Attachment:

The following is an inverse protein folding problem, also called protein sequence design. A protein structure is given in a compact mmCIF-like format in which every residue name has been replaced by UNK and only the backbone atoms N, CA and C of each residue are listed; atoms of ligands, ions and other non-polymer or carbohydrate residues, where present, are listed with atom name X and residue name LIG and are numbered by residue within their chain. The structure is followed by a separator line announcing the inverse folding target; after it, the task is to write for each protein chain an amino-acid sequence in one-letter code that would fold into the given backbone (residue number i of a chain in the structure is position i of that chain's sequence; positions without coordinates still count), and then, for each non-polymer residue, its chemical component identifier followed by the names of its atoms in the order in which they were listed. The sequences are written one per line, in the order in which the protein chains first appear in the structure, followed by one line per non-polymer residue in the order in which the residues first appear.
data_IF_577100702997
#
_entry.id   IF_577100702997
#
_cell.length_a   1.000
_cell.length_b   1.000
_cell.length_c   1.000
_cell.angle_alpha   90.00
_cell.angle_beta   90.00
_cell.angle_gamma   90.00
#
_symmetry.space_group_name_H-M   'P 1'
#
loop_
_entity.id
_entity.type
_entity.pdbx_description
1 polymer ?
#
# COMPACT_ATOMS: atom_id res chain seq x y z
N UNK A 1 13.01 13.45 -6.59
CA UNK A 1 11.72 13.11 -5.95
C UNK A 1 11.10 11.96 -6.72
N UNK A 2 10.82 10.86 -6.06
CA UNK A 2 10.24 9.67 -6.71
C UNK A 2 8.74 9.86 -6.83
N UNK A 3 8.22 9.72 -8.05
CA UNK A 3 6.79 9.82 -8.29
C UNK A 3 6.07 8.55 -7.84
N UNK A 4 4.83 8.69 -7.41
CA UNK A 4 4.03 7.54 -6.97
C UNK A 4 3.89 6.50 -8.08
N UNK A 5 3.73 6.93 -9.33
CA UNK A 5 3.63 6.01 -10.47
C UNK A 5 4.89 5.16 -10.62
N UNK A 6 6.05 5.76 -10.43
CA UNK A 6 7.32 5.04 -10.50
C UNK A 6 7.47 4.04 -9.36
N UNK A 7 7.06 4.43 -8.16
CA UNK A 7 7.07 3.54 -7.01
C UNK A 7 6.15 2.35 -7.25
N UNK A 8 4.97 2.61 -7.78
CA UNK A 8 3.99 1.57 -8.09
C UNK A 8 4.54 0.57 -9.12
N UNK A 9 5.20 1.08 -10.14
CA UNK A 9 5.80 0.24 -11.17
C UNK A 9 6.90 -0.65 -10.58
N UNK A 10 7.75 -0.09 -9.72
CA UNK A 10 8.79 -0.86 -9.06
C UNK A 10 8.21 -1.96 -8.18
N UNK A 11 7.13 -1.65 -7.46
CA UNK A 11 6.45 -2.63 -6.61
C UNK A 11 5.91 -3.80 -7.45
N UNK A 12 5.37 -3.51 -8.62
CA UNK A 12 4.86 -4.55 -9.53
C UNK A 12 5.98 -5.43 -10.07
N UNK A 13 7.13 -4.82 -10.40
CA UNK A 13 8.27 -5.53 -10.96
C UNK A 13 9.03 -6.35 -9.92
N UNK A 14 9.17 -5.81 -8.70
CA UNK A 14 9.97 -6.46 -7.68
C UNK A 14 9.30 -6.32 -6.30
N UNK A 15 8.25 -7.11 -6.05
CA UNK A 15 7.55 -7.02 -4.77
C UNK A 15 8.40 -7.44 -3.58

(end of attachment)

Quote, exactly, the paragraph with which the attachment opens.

The following is an inverse protein folding problem, also called protein sequence design. A protein structure is given in a compact mmCIF-like format in which every residue name has been replaced by UNK and only the backbone atoms N, CA and C of each residue are listed; atoms of ligands, ions and other non-polymer or carbohydrate residues, where present, are listed with atom name X and residue name LIG and are numbered by residue within their chain. The structure is followed by a separator line announcing the inverse folding target; after it, the task is to write for each protein chain an amino-acid sequence in one-letter code that would fold into the given backbone (residue number i of a chain in the structure is position i of that chain's sequence; positions without coordinates still count), and then, for each non-polymer residue, its chemical component identifier followed by the names of its atoms in the order in which they were listed. The sequences are written one per line, in the order in which the protein chains first appear in the structure, followed by one line per non-polymer residue in the order in which the residues first appear.